are modified in the following way to include a chain of thermostatting
particles 34:

The conserved quantity for Nosé-Hoover chains is

The values and velocities of the Nosé-Hoover thermostat variables are generally not included in the output, as they take up a fair amount of space and are generally not important for analysis of simulations, but by setting an mdp option the values of all the positions and velocities of all Nosé-Hoover particles in the chain are written to the edr file. Leap-frog simulations currently can only have Nosé-Hoover chain lengths of 1, but this will likely be updated in later version.

As described in the integrator section, for temperature coupling, the
temperature that the algorithm attempts to match to the reference
temperature is calculated differently in velocity Verlet and leap-frog
dynamics. Velocity Verlet (*md-vv*) uses the full-step kinetic energy,
while leap-frog and *md-vv-avek* use the half-step-averaged kinetic
energy.

We can examine the Trotter decomposition again to better understand the differences between these constant-temperature integrators. In the case of Nosé-Hoover dynamics (for simplicity, using a chain with \(N=1\), with more details in Ref. 35), we split the Liouville operator as

where

For standard velocity Verlet with Nosé-Hoover temperature control, this becomes

For half-step-averaged temperature control using *md-vv-avek*, this
decomposition will not work, since we do not have the full step
temperature until after the second velocity step. However, we can
construct an alternate decomposition that is still reversible, by
switching the place of the NHC and velocity portions of the
decomposition:

This formalism allows us to easily see the difference between the different flavors of velocity Verlet integrator. The leap-frog integrator can be seen as starting with (57) just before the \(\exp\left(iL_1 {\Delta t}\right)\) term, yielding:

and then using some algebra tricks to solve for some quantities are required before they are actually calculated 36.

### Group temperature coupling#

In GROMACS temperature coupling can be performed on groups of atoms, typically a protein and solvent. The reason such algorithms were introduced is that energy exchange between different components is not perfect, due to different effects including cut-offs etc. If now the whole system is coupled to one heat bath, water (which experiences the largest cut-off noise) will tend to heat up and the protein will cool down. Typically 100 K differences can be obtained. With the use of proper electrostatic methods (PME) these difference are much smaller but still not negligible. The parameters for temperature coupling in groups are given in the mdp file. Recent investigation has shown that small temperature differences between protein and water may actually be an artifact of the way temperature is calculated when there are finite timesteps, and very large differences in temperature are likely a sign of something else seriously going wrong with the system, and should be investigated carefully 37.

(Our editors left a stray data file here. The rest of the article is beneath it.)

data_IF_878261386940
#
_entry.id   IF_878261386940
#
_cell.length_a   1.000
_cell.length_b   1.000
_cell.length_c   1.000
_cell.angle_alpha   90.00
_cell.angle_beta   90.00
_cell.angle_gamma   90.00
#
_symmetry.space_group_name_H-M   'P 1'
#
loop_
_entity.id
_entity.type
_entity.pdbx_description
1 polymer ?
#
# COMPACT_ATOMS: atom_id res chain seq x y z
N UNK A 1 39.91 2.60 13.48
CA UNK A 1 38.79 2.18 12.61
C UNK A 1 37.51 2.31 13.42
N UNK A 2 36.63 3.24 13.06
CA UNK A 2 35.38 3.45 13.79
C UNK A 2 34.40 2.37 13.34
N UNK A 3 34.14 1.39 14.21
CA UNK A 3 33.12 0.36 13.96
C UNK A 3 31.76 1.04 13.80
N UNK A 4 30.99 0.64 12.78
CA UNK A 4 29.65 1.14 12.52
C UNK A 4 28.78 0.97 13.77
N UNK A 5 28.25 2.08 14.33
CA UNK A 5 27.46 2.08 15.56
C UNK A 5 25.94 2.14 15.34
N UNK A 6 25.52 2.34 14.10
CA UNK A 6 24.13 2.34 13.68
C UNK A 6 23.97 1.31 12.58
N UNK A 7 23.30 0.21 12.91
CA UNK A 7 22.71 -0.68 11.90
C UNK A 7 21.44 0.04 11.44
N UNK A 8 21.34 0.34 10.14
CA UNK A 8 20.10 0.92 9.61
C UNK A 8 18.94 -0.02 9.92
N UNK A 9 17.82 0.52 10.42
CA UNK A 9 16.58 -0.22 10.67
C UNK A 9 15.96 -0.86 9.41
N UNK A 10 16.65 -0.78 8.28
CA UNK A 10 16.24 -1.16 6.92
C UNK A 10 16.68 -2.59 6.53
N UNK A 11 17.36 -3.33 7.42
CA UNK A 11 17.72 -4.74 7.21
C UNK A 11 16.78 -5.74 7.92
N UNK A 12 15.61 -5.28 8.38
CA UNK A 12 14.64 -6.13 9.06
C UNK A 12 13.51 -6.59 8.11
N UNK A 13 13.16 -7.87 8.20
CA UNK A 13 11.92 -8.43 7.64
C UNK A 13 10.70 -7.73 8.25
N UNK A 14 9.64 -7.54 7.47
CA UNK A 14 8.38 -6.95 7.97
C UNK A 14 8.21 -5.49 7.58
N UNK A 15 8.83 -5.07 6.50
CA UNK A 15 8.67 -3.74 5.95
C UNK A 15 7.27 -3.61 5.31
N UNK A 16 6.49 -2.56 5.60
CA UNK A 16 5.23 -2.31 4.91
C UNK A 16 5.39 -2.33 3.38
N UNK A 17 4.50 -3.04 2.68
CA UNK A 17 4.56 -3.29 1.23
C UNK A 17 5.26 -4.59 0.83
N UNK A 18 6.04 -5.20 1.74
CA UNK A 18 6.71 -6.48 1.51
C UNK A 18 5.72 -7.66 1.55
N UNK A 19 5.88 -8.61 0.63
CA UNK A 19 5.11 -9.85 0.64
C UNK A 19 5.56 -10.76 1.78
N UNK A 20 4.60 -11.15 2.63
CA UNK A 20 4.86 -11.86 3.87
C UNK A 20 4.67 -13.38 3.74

One special case should be mentioned: it is possible to
temperature-couple only part of the system, leaving other parts without
temperature coupling. This is done by specifying \({-1}\) for the
time constant \(\tau_T\) for the group that should not be
thermostatted. If only part of the system is thermostatted, the system
will still eventually converge to an NVT system. In fact, one suggestion
for minimizing errors in the temperature caused by discretized timesteps
is that if constraints on the water are used, then only the water
degrees of freedom should be thermostatted, not protein degrees of
freedom, as the higher frequency modes in the protein can cause larger
deviations from the *true* temperature, the temperature obtained with
small timesteps 37.

## Pressure coupling#

In the same spirit as the temperature coupling, the system can also be
coupled to a *pressure bath.* GROMACS supports both the Berendsen
algorithm 26 that scales coordinates and box
vectors every step (we strongly recommend not to use it), a new
stochastic cell rescaling algorithm, the extended-ensemble Parrinello-Rahman
approach 38, 39, and for the
velocity Verlet variants, the Martyna-Tuckerman-Tobias-Klein (MTTK)
implementation of pressure control 35.
Parrinello-Rahman and Berendsen can be combined with any of the
temperature coupling methods above. MTTK can only be used with
Nosé-Hoover temperature control. From version 5.1 onwards, it can only used
when the system does not have constraints.

### Berendsen pressure coupling#

The Berendsen algorithm rescales the coordinates and box vectors every step, or every \(n_\mathrm{PC}\) steps, with a matrix \(\mu\), which has the effect of a first-order kinetic relaxation of the pressure towards a given reference pressure \({\bf P}_0\) according to

The scaling matrix \(\mu\) is given by

Here, \(\beta\) is the isothermal compressibility of the system. In most cases this will be a diagonal matrix, with equal elements on the diagonal, the value of which is generally not known. It suffices to take a rough estimate because the value of \(\beta\) only influences the non-critical time constant of the pressure relaxation without affecting the average pressure itself. For water at 1 atm and 300 K \(\beta = 4.6 \times 10^{-10}\) Pa\(^{-1} = 4.6 \times 10^{-5}\) bar\(^{-1}\), which is \(7.6 \times 10^{-4}\) MD units (see chapter Definitions and Units). Most other liquids have similar values. When scaling completely anisotropically, the system has to be rotated in order to obey (10). This rotation is approximated in first order in the scaling, which is usually less than \(10^{-4}\). The actual scaling matrix \(\mu'\) is